'A Picture of War is Not War', we read in Hito Steyerl's iconic film November (2004), an essayistic Super 8 film tackling the definition of terrorism constructed around the figure of the artist's best friend Andrea Wolf, who was killed as a terrorist in 1998 in Eastern Anatolia after she joined the PKK (Kurdistan Workers' Party). Mixing documentary...
There has been a flurry of triennial and biennial art activity in Japan this year. The Aichi Triennale opened in Nagoya this August, sparking a national debate about the shutting down of a display of formerly censored works—the result of public backlash against a burnt image of Emperor Hirohito and a statue commemorating the women forced into...
Hans Hartung and Art Informel at Mazzoleni London (1 October 2019-18 January 2020) presents key works by the French-German painter while highlighting his connection with artists active in Paris during the 50s and 60s. In this video, writer and historian Alan Montgomery discusses Hartung's practice and its legacy.Born in Leipzig in 1904, Hans...
Blum & Poe is pleased to present a solo exhibition of new sculpture by Alma Allen, showcasing work made after the artist's recent relocation from Joshua Tree, CA, to Tepoztlan, Mexico. The pieces continue the compulsive and prolific explorations of a singular sculptor with a recognisable and idiosyncratic visual sensibility, who creates psychologically charged forms in stone, wood, and bronze.
In talisman-like handheld objects in silver and bronze, and in large-scale forms contoured from 500-pound burls of wood and slabs of stone, Allen's works are exacting in their fluidity. These non-referential forms at once evoke the familiar and the nameless, drawn from the trauma and wilfulness that have marked the artist's life and his own specificities of resonance and recollection. In Allen's sculptures, and in their intimations of squeezing and stabbing and smoothing, is a distillation of visceral pains and pleasures: of a clenching or a letting go or opening one's eyes to the sun after a nap. How the action of sculpting becomes the sculpture itself is apparent in Allen's work, the result of a physical acting out, punctuated by its recurring themes of organs and violence. Many of the works present a single minimal motion, carved and polished over the course of many months. It is a laborious process, to seek immediacy. There are jokes, too.
These sensuous biomorphic works are all called Not Yet Titled—Allen says, 'I don't title my work because I don't want people to think of me when they see it. I prefer to be hidden.' A young teenage runaway from a deeply religious background, Allen made his way to New York City, selling his hand-carved sculptures atop an ironing board table on the streets of SoHo to survive bouts of homelessness. Unknowingly stationed in front of the now defunct Jerry's restaurant that was an art gallerist social hub, Allen's work sold to established designers and collectors. The carved and hand-moulded work in the current exhibition is similarly unframed by title or representational reference, forcing the viewer once again to see for themselves, as did those on the sidewalk long ago. An investigation into the biographical via abstraction, Allen offers a new body of work unaffiliated with a particular current movement but connected to a long canonical history of sculpture as compulsion and consolation.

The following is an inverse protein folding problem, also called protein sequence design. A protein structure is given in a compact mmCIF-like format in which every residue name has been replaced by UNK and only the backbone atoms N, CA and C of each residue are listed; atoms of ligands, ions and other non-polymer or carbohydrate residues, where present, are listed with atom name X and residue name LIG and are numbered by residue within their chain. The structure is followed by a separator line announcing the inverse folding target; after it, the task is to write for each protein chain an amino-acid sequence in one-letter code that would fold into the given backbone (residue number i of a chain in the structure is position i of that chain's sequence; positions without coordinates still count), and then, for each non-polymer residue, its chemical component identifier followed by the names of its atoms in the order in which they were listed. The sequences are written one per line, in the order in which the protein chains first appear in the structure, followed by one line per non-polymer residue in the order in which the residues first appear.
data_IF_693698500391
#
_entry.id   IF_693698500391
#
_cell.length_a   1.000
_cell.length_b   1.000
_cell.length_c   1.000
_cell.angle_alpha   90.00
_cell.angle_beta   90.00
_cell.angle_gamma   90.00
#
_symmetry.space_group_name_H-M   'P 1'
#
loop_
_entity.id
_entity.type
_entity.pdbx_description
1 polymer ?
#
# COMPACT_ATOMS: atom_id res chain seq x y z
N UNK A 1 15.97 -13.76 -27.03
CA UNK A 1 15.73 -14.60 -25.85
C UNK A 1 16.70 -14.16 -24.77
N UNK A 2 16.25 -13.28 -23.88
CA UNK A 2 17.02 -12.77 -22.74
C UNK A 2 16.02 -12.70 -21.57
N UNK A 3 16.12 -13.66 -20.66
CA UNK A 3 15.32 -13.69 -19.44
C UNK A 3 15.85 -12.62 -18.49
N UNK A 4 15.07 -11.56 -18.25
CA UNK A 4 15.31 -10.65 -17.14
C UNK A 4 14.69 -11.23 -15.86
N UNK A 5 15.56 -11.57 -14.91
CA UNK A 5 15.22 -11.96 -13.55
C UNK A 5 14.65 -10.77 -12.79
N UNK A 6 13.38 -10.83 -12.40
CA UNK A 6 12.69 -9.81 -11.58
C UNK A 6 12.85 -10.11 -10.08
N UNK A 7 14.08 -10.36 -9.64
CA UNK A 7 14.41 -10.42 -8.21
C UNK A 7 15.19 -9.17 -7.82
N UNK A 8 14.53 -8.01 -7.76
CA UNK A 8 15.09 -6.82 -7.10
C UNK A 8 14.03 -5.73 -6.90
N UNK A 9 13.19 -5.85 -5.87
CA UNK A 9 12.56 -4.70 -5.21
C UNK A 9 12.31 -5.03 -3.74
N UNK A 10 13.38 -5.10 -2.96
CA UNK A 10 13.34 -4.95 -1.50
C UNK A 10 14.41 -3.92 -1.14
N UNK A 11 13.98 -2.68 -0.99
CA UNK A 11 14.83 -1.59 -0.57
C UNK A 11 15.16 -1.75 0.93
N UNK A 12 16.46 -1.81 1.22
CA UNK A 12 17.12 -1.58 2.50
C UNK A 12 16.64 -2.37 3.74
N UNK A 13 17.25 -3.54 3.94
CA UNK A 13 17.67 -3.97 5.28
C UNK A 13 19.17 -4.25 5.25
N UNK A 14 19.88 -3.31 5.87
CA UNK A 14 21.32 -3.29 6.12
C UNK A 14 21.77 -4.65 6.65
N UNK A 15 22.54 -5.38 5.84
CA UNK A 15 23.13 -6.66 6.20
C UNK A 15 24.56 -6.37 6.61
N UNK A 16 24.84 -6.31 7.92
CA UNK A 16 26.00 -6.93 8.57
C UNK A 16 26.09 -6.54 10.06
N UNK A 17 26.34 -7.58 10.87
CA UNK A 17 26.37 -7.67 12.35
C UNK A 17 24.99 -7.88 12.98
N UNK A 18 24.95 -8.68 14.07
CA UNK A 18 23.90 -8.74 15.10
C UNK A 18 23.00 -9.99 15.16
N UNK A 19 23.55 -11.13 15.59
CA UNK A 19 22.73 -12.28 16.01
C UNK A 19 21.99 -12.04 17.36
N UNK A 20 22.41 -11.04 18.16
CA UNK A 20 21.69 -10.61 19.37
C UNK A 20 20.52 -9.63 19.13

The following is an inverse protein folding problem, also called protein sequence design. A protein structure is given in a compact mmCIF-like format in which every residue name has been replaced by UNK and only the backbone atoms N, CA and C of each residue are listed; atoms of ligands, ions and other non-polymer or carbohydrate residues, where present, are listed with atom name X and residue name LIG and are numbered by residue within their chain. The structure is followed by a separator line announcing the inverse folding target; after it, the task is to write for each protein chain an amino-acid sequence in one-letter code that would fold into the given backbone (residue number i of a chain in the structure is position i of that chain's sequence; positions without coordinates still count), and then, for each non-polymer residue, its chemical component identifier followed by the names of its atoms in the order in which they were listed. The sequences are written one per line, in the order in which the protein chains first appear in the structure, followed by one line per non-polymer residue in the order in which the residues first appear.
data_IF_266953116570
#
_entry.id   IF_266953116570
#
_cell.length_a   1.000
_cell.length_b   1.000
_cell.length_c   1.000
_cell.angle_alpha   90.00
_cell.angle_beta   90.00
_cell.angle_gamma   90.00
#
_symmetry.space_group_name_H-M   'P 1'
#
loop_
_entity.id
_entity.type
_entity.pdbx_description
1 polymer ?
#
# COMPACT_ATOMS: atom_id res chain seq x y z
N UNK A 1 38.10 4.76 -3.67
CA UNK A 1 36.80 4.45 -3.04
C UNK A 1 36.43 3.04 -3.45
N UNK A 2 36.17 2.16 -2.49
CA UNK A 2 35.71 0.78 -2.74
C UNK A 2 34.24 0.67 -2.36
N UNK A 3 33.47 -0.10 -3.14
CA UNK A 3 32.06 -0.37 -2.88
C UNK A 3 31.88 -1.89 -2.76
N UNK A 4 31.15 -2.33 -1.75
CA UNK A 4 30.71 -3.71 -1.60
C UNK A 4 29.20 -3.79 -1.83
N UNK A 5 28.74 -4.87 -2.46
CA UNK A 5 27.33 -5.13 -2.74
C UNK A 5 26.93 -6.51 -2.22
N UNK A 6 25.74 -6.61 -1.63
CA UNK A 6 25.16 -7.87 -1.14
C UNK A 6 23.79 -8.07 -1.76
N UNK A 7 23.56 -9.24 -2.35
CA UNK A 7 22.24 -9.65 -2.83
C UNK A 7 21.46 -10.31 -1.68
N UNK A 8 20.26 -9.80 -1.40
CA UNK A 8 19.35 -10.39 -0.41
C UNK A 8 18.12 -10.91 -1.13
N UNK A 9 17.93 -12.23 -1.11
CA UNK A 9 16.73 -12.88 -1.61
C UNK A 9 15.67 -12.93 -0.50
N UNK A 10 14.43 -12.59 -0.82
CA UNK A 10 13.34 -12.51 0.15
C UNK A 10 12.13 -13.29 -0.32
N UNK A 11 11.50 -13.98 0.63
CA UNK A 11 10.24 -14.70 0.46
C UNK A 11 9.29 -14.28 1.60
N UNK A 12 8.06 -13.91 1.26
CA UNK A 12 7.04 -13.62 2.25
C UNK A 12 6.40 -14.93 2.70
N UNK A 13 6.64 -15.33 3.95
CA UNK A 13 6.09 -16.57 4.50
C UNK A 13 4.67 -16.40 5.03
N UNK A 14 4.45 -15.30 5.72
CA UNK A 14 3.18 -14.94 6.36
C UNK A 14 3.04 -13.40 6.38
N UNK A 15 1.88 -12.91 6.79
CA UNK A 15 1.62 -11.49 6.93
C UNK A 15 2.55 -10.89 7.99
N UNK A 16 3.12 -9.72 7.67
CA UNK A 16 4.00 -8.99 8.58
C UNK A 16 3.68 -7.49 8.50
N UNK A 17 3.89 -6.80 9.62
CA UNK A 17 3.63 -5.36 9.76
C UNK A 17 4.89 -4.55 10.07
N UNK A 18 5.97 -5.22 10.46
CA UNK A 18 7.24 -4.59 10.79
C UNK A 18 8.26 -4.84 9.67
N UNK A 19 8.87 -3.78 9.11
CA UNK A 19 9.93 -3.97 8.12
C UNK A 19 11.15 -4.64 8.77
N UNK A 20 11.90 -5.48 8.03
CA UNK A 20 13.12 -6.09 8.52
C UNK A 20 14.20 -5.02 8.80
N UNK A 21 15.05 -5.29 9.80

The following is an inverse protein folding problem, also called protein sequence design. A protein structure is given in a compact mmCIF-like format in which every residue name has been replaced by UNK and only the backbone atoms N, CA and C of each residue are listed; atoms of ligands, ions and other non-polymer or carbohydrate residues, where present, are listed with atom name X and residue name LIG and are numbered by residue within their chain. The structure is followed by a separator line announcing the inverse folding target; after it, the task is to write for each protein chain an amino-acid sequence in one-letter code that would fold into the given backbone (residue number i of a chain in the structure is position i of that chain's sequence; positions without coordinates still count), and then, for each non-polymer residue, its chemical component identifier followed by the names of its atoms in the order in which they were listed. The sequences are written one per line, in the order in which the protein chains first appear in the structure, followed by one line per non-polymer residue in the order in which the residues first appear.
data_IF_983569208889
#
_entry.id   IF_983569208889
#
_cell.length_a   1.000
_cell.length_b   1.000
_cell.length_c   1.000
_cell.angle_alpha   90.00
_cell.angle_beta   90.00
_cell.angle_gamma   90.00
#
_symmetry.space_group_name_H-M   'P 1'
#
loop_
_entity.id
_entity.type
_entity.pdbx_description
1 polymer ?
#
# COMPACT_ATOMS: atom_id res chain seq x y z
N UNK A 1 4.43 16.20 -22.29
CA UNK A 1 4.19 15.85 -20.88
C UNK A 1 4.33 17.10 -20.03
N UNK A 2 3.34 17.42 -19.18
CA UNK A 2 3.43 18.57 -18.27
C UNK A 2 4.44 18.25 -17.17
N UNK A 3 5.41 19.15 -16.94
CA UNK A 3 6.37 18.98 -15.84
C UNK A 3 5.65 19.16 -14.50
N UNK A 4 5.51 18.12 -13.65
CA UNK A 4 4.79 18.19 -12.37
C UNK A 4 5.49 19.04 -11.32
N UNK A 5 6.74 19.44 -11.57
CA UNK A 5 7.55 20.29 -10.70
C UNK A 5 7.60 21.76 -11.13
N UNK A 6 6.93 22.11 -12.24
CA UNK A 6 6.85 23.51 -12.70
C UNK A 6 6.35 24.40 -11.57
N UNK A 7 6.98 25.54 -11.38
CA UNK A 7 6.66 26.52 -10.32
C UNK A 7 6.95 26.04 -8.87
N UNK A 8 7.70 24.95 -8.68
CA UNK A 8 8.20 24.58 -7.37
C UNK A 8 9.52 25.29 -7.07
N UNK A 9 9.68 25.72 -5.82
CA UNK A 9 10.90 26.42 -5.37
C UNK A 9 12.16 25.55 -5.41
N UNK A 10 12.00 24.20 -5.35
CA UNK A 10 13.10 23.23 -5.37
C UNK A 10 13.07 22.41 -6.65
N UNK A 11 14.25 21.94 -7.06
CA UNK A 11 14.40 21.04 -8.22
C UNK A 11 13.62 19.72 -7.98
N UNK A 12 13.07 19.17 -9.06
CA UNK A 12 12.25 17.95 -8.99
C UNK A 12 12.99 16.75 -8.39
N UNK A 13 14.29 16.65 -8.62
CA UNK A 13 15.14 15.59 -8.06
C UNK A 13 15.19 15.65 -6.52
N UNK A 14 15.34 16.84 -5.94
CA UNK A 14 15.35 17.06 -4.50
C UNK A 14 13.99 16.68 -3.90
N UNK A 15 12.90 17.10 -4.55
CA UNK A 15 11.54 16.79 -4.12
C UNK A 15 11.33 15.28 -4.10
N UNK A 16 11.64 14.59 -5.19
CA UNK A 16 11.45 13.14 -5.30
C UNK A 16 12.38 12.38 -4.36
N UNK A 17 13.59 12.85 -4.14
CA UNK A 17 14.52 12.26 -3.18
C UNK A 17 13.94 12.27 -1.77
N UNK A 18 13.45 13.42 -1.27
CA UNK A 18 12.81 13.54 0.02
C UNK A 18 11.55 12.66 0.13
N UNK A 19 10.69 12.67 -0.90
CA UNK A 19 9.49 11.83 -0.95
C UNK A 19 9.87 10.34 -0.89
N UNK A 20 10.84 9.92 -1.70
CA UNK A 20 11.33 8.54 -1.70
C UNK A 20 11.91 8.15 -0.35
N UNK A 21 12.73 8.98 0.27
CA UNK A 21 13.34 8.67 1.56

This presentation follows a two-person traveling exhibition pairing Allen's work with JB Blunk's at the Palm Springs Art Museum and the Nevada Museum of Art. It precedes the publication of the first comprehensive monograph on the artist's work, slated for spring 2020, co-published by Rizzoli Electa, Blum & Poe and Kasmin Gallery, and featuring new scholarship by curators including Douglas Fogle and others.
Alma Allen (b. 1970, Heber City, UT) participated in the 2014 Whitney Biennial where he gained recognition and a wider discovery of his work. He had his first solo exhibition at Blum & Poe, Los Angeles in January 2015 and later at Blum & Poe, New York in September 2016.
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